Tag Archives: Bernard J. Wolfson

Can COVID Tracing Apps Help Fight The Pandemic?

My 18-year-old daughter, Caroline, responded quickly when I told her that she’d soon be able to download an app to alert her when she had been in risky proximity to someone with COVID-19, and that public health officials hoped to fight the pandemic with such apps.

“Yeah, but nobody will use them,” she replied.

My young smartphone addict’s dismissal sums up a burning question facing technologists around the country as they seek to develop and roll out apps to track the newly resurgent pandemic.

The app developers, and the public health experts who are watching closely, worry that if they do not engage enough people, the apps will fail to catch a significant number of infections and people at risk of infection. Their success relies on levels of compliance and public health competence that have been sorely lacking in the U.S. during the COVID crisis.

“We can’t even get people to wear masks in this country,” said Dr. Eric Topol, director of the Scripps Research Translational Institute in San Diego. “How are we going to get them to be diligent about using their phones to help with contact tracing?”

The tracking apps, a handful of which have already been launched in the U.S., enable cellphones to send signals to one another when they are nearby — and if they are equipped with the same app, or a compatible one. The devices keep a record of all their digital encounters, and later on, they alert users when someone with whom they were in physical proximity tests positive for the virus.

For an app to stop an outbreak in a given community, 60% of the population would have to use it, although a lower rate of participation could still reduce the number of cases and deaths, according to one recent study. Some say an adoption rate as low as 10% could provide benefits.

In many places where apps have been implemented so far, adoption has failed to reach even that lower threshold. In France, less than 3% of the population had activated the government-endorsed app, StopCovid, as of late June. Italy’s app had attracted about 6% of the population. The percentage of residents who have downloaded the app endorsed by North and South Dakota, Care19, is in the low single digits.

One exception is Germany, where more than 14% of the population downloaded the new Corona Warn App in the first week after its launch.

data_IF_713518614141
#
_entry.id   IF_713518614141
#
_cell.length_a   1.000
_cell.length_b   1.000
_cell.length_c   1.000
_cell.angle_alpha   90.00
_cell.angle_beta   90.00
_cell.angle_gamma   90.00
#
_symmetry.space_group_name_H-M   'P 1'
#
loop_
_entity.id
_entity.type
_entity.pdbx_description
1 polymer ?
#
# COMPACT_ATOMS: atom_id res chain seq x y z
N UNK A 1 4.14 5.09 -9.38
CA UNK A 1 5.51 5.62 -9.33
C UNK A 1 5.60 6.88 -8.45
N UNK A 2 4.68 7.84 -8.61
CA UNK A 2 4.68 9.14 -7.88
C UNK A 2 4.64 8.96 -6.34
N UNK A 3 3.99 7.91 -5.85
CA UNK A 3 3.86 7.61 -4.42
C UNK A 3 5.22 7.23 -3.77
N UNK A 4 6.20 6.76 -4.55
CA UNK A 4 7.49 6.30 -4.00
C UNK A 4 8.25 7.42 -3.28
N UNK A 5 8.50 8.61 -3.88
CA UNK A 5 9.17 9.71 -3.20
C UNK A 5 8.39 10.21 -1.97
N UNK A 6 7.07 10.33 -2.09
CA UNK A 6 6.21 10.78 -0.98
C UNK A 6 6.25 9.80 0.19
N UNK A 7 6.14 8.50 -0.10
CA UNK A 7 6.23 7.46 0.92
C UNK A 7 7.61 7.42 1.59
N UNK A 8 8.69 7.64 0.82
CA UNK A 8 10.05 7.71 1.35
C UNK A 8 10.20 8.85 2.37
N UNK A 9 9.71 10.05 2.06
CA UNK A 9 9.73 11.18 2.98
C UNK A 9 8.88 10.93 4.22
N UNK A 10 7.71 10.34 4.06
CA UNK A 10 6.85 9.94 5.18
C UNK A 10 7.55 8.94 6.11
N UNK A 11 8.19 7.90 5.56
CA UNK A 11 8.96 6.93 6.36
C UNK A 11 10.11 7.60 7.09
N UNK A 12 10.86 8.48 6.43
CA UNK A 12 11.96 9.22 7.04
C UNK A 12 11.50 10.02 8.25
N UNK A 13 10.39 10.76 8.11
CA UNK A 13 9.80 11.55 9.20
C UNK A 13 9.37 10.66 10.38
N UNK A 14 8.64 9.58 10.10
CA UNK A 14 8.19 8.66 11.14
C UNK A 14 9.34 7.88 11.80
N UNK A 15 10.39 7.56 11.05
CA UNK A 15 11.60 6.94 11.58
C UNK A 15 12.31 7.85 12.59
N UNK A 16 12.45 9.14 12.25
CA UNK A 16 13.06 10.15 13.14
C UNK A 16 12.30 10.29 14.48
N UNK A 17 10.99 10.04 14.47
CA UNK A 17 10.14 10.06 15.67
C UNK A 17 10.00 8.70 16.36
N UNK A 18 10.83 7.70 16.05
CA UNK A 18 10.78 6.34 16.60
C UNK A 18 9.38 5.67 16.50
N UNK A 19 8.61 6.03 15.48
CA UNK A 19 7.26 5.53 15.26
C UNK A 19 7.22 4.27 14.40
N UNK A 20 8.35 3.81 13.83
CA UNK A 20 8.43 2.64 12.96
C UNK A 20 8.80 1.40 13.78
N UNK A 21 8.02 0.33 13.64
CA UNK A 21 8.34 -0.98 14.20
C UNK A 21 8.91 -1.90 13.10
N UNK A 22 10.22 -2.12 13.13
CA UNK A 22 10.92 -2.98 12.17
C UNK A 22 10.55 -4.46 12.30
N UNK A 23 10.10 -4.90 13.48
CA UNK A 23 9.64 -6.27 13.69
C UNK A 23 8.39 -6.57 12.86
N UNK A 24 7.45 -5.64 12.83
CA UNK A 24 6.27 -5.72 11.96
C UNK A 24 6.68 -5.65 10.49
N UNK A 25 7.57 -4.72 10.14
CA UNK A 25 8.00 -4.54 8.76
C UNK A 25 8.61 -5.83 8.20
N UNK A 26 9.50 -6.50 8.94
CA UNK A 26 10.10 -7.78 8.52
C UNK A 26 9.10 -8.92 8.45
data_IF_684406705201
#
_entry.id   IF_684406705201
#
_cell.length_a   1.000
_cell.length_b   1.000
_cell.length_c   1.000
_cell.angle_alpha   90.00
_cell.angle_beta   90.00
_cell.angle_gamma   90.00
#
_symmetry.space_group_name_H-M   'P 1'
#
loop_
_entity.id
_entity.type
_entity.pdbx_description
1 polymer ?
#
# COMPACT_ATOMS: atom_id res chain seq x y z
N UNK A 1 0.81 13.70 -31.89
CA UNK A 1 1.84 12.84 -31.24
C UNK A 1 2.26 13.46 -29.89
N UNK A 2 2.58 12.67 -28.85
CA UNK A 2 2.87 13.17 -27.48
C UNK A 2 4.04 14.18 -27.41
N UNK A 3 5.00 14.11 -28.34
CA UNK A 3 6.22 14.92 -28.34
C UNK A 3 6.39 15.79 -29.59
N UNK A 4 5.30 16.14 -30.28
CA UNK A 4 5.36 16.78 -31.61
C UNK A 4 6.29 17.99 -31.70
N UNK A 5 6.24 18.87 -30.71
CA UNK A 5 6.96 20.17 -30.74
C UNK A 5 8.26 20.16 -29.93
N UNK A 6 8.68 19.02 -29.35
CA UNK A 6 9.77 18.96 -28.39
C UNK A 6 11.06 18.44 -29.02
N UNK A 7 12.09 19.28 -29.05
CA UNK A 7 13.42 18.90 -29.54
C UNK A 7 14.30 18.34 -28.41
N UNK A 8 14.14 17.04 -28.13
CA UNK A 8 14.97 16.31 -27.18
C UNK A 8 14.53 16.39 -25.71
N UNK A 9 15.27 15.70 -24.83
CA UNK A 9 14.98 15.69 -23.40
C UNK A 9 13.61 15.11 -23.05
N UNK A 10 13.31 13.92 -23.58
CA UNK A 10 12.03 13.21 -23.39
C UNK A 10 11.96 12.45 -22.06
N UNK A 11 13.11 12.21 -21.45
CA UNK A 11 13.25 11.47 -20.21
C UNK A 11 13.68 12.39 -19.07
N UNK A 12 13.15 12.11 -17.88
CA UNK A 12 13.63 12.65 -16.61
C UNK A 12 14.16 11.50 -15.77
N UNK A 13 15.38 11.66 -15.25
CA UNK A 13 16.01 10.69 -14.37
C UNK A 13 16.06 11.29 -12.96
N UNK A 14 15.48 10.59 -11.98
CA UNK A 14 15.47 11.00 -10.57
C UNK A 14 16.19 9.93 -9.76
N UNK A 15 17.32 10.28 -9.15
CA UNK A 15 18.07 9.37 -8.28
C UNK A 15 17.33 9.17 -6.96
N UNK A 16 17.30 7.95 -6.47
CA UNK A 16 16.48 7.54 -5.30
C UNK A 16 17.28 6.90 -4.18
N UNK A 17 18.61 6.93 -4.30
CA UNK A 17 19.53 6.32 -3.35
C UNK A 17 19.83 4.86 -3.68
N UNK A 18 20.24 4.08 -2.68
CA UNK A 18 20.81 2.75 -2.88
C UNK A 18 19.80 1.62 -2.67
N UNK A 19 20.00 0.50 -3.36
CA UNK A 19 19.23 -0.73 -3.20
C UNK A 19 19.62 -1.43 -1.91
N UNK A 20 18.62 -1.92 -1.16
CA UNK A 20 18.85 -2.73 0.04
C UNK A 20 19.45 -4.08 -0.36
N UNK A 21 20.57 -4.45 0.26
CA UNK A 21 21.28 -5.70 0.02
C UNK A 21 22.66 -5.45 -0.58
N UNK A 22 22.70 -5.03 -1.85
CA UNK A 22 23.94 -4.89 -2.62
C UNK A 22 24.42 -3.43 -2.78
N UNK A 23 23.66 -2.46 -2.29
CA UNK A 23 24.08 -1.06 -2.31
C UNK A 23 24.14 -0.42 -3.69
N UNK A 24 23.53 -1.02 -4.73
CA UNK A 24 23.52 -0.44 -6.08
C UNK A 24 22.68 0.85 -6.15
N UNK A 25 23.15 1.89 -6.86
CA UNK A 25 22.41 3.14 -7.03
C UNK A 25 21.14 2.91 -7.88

COVID-19 apps are generally intended to supplement the work of human contact tracers, who follow up with people who’ve tested positive for the virus, asking them where they’ve been and with whom they’ve been in contact. The tracers then contact those potentially exposed individuals and advise them on the next steps, such as testing or self-quarantine.

Human contact tracing, slow and laborious in the best of times, has been a notable failure in the United States so far: An insufficient number of sometimes inadequately trained people have been deployed, and the infected people they’ve contacted often won’t cooperate.

The prospects for digital tracing appear no better. “Ideally, we’d have a digital way to supplement the human contact tracing,” said Topol. But “there hasn’t been any place yet globally where there’s proof that it goes from a clever idea to really helping people.”

Close to 20 tracing apps are in use or under development in the U.S.

A growing number of U.S. app developers are targeting state health agencies because Google, the maker of Android cellphone software, and iPhone maker Apple won’t enable an app to use their joint platform without a state’s endorsement. The Google-Apple technology, despite very limited use so far, is considered by many the most promising platform.

However, many states are lukewarm to the Google-Apple technology — and to digital contact tracing more broadly. In a Business Insider survey published in June, only three states said they had committed to the Google-Apple model, while 19 — including California — were noncommittal. Seventeen states had no plans for a smartphone-based tracking system. The remaining 11 didn’t respond or gave unclear plans.

In April, California Gov. Gavin Newsom said his office was working with Apple and Google to make their technology a part of the state’s plan for easing out of the stay-at-home order. Two months later, the Golden State seems to have backed off the idea.

Instead, it is training 20,000 human contact tracers with the hope they will hit the ground running this month. The state’s Department of Public Health told California Healthline in an email that most contact tracing “can be done by phone, text, email and chat.”

Trust Is Important

The multiple obstacles to successful use of digital tracing apps include indifference or outright hostility to anti-COVID measures. Some people won’t even wear masks or are leery of other public health efforts.

Moreover, to the extent that people do adopt phone-based tracing, it might miss potential outbreaks among the hardest-hit populations — seniors and low-income people, who are less likely than others to engage with smartphones.